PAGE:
- The only acceptable nomenclatures are Harappan civilization and Indus Valley Civilization. Not Saraswati civilization, etc. Contemporary to Mesopotamia.
- Their script is very different, with no matching character
- How did it originate? as a result of the growth of preceding civilizations (like from the Stone age to the chalcolithic age)
- Why non-Harappan civilization couldn’t develop as such? not able to produce a surplus, therefore, unable to carry out trade
- It was of indigenous origin
- Able to prosper because of cultivation techniques (plough irrigation, garbandh [dam to divert water], reservoir): the terracotta model of plough found at Banawali, crossfield found at Kalibangan.
Developed in Three Stages
- Early (3,500-2,600 BC)
- Mature (2,600-1,900 BC)
- Late (1,900 – 1,400 BC)
Were Aryans responsible for their decline?
Wheeler: Aryans came from Central Asia, IVC was at North-West, engaged in a fight + their earliest text of Rigveda worshipped a war-god who was known as ‘Purandra’ (destroyer of towns)
Aryans never invaded India. They came in groups in waves.
How did Mohenjodaro Decline? Possible reasons
- Floods: flooding evidence is present but this can’t be representative as there is no such evidence in other towns
- Epidemic: no evidence of the large-scale epidemic
- Tectonic factor:
– Earthquake led to change in course of river Saraswati
– Many towns of the Harappan civilization were around this river
– Migration and fragmentation led to the dying out of the civilization
- Upper Town (higher ground; presence of ‘citadel’)
- Lower Towns
- Grid System (road cutting at right angles)
- Main roads are thicker, some are thinner
- The main gate on small roads
- Almost all houses have a bathing place (made of burnt bricks)
- Private toilet
- Drainage system (covered with loose bricks)
- Used maximum no. of burnt bricks
- All bricks have similar dimensions (1:1:4)
- The Great Bath: water retention capability, stairs + might have been used for rituals
Important Cities of IVC
– Seals (important: Pashupati seal)
– Bronze sculpture of ‘dancing girl’
– The stone sculpture of the bearded man
– Evidence of cotton
– Great Bath
– Great granary (biggest structure in Mohenjodaro)
– The maximum no. of wells
– Barrack-like structure near granary (could be workers quarters for rest)
– Coffin burial
– Double cropping
– Only town to be divided into three parts
– Evidence of a reservoir (could be for water management)
– Stadium (ground with steps around)
– Found Persial seal
– Centre for bead making
– Grave of a warrior has been found (helmet + sword + chariot)
– Some say the warrior belonged to post-Harappan phase as the Harappans were peaceful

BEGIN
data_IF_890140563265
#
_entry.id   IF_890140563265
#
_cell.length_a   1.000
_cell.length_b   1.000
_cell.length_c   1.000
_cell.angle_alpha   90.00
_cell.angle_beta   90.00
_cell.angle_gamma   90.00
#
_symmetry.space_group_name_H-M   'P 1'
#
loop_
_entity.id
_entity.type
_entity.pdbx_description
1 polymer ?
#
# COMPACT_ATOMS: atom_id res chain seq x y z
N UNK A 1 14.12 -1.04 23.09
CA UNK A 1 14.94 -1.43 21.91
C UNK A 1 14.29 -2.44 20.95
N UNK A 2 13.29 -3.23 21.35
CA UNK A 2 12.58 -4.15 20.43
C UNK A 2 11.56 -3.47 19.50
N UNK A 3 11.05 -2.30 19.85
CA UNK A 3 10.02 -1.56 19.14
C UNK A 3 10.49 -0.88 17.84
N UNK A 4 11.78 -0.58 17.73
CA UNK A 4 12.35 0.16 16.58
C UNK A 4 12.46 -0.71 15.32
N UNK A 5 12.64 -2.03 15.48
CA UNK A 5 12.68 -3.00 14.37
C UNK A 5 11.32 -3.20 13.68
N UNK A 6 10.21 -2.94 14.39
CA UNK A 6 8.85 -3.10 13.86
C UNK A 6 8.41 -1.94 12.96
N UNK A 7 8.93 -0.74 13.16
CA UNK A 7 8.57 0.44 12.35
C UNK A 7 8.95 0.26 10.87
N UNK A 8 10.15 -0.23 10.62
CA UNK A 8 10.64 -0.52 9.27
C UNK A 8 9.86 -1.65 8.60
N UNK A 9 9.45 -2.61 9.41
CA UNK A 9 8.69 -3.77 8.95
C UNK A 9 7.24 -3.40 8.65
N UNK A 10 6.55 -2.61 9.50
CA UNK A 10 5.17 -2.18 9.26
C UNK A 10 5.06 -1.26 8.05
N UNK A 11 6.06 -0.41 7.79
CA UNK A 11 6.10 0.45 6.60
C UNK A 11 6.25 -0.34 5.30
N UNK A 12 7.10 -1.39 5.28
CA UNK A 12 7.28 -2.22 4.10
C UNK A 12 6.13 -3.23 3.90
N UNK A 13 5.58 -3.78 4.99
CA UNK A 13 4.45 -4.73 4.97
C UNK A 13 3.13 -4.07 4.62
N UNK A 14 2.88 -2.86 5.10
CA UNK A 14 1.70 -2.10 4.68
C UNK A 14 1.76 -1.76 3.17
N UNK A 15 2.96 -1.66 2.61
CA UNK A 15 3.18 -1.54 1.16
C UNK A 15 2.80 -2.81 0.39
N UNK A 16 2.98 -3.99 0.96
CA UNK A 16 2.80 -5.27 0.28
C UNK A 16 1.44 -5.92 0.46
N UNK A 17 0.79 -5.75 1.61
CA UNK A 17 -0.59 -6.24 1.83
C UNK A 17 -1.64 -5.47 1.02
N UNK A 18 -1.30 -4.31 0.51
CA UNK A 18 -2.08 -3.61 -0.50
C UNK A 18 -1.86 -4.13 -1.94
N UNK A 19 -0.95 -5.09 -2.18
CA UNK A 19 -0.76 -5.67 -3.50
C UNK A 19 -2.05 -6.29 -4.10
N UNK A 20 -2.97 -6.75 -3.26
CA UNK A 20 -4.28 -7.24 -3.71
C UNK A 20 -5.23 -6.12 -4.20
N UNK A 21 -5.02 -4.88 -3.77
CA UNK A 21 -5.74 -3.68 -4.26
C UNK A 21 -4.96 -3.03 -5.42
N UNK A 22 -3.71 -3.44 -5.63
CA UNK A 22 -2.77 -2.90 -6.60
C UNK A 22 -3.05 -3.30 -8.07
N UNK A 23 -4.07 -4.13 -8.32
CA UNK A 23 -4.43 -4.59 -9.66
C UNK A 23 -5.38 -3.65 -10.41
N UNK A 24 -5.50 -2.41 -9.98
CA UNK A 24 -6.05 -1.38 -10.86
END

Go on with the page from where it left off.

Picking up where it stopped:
Harappan Burial System
- Most common: extended burial
– person buried in the pit on their back
– North-South orientation
- Symbolic burial: Kalibangan
– buried with a pot, where personal items were kept
– belief in the afterlife?
- Lothal’s twin burial
- No evidence of cremation has been found. (could happen)
- Political: divided State, ruled by the different mercantile class
- Social: maintained by different specialised groups (masons/traders/peasants/transporters)
- Economic inequality was present: some houses were large, some small
- Items excavated: bangles & anklets, terracotta female figurines, a copper mirror, etc.
- Were Harappans secular? no evidence of conflict b/w traditions followed many traditions
- Worshipped mother goddess
- Pashupati seal has been found
- They worshipped trees and animals
- Ritual bathing
– crops known: wheat, rice, millet, barley, rice and cotton; led very healthy lives, no evidence of malnourishment
- Trade: maximum trade was with Mesopotamia (called Harappas ‘Meluha’): Harappan seals found in Mesopotamia
– Gold: Central Asia
– Tin (important for Bronze): Afghanistan
– Semi-precious stones: Afghanistan (Lapis Lazuli)
– Silver: Mesopotamia
– Copper: Khetri mines (Rajasthan)
Harappan Art & Crafts
One of the special features of IVC was well-organised and highly specialized art & crafts. Harappan artists made beautiful objects using different kinds of materials using metal, stone, terracotta, ivory, sea shells
They used gold and silver largely for jewellery. Copper was used for arrowheads and axes. Bronze being the most important metal used in sculptures, with ‘dancing girl’ (Mohenjodaro) being an example. The sculptures were using ‘lost was technique’ (India was the first to use this method.
They also had knowledge of alloys. Most Bronze articles were found in Daimabad.
Harappans were also familiar with drilling tech, as witnessed from their beads making technique.
Seals were made of steatite (soft stone), using integlio technique. The most common animal represented was unicorn (humpless bull). The animals not represented were cow, camel, lion and horse.
Terracotta pottery was also widespread. Many terracotta articles were found like perforated jars, conical jars, terracotta peacock, etc.
- Script not yet deciphered
- 400 letters (therefor, speculated that they were difficult to be alphabetic unlike English + also could not be pictographic because too few letters to be pictographic, Chinese pictographic script had 2,000 pictures)
- Therefore, the script could be logo-syllabic
- Direction of writing: right to left